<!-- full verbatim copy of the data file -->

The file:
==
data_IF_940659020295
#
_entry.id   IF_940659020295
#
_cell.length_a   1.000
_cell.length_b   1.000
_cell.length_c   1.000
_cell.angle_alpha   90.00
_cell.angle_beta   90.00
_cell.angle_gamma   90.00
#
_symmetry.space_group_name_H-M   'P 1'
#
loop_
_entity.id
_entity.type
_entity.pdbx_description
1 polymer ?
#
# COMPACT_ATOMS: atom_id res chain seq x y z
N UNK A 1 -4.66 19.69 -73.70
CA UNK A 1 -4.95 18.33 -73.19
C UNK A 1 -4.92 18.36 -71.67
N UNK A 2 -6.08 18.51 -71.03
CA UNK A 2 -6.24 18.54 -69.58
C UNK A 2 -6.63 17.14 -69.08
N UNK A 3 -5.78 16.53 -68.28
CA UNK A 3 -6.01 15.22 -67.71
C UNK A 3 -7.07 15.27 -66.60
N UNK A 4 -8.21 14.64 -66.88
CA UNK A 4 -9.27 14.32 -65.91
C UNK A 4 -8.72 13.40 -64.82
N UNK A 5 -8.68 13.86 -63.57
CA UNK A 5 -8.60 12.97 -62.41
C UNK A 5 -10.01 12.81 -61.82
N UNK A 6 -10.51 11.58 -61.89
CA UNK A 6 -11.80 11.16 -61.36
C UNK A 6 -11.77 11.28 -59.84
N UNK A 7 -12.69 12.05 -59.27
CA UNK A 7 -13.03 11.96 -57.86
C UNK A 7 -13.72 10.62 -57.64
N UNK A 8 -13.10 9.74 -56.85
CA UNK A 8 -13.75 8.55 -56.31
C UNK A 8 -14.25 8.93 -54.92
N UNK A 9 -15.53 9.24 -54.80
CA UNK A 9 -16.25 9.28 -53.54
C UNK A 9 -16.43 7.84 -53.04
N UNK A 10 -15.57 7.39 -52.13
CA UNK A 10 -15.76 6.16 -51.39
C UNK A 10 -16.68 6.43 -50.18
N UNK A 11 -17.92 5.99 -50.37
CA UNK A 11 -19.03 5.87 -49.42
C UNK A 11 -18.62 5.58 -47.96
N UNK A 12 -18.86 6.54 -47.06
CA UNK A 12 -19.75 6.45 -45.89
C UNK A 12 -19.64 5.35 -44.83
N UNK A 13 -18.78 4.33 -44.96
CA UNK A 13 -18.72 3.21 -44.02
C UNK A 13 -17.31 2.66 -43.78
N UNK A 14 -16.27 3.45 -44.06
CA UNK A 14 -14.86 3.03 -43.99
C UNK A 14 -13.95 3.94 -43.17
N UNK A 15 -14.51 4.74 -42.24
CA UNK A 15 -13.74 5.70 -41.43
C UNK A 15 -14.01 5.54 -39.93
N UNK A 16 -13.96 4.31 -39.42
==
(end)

data_IF_940659020295
#
_entry.id   IF_940659020295
#
_cell.length_a   1.000
_cell.length_b   1.000
_cell.length_c   1.000
_cell.angle_alpha   90.00
_cell.angle_beta   90.00
_cell.angle_gamma   90.00
#
_symmetry.space_group_name_H-M   'P 1'
#
loop_
_entity.id
_entity.type
_entity.pdbx_description
1 polymer ?
#
# COMPACT_ATOMS: atom_id res chain seq x y z
N UNK A 1 -4.66 19.69 -73.70
CA UNK A 1 -4.95 18.33 -73.19
C UNK A 1 -4.92 18.36 -71.67
N UNK A 2 -6.08 18.51 -71.03
CA UNK A 2 -6.24 18.54 -69.58
C UNK A 2 -6.63 17.14 -69.08
N UNK A 3 -5.78 16.53 -68.28
CA UNK A 3 -6.01 15.22 -67.71
C UNK A 3 -7.07 15.27 -66.60
N UNK A 4 -8.21 14.64 -66.88
CA UNK A 4 -9.27 14.32 -65.91
C UNK A 4 -8.72 13.40 -64.82
N UNK A 5 -8.68 13.86 -63.57
CA UNK A 5 -8.60 12.97 -62.41
C UNK A 5 -10.01 12.81 -61.82
N UNK A 6 -10.51 11.58 -61.89
CA UNK A 6 -11.80 11.16 -61.36
C UNK A 6 -11.77 11.28 -59.84
N UNK A 7 -12.69 12.05 -59.27
CA UNK A 7 -13.03 11.96 -57.86
C UNK A 7 -13.72 10.62 -57.64
N UNK A 8 -13.10 9.74 -56.85
CA UNK A 8 -13.75 8.55 -56.31
C UNK A 8 -14.25 8.93 -54.92
N UNK A 9 -15.53 9.24 -54.80
CA UNK A 9 -16.25 9.28 -53.54
C UNK A 9 -16.43 7.84 -53.04
N UNK A 10 -15.57 7.39 -52.13
CA UNK A 10 -15.76 6.16 -51.39
C UNK A 10 -16.68 6.43 -50.18
N UNK A 11 -17.92 5.99 -50.37
CA UNK A 11 -19.03 5.87 -49.42
C UNK A 11 -18.62 5.58 -47.96
N UNK A 12 -18.86 6.54 -47.06
CA UNK A 12 -19.75 6.45 -45.89
C UNK A 12 -19.64 5.35 -44.83
N UNK A 13 -18.78 4.33 -44.96
CA UNK A 13 -18.72 3.21 -44.02
C UNK A 13 -17.31 2.66 -43.78
N UNK A 14 -16.27 3.45 -44.06
CA UNK A 14 -14.86 3.03 -43.99
C UNK A 14 -13.95 3.94 -43.17
N UNK A 15 -14.51 4.74 -42.24
CA UNK A 15 -13.74 5.70 -41.43
C UNK A 15 -14.01 5.54 -39.93
N UNK A 16 -13.96 4.31 -39.42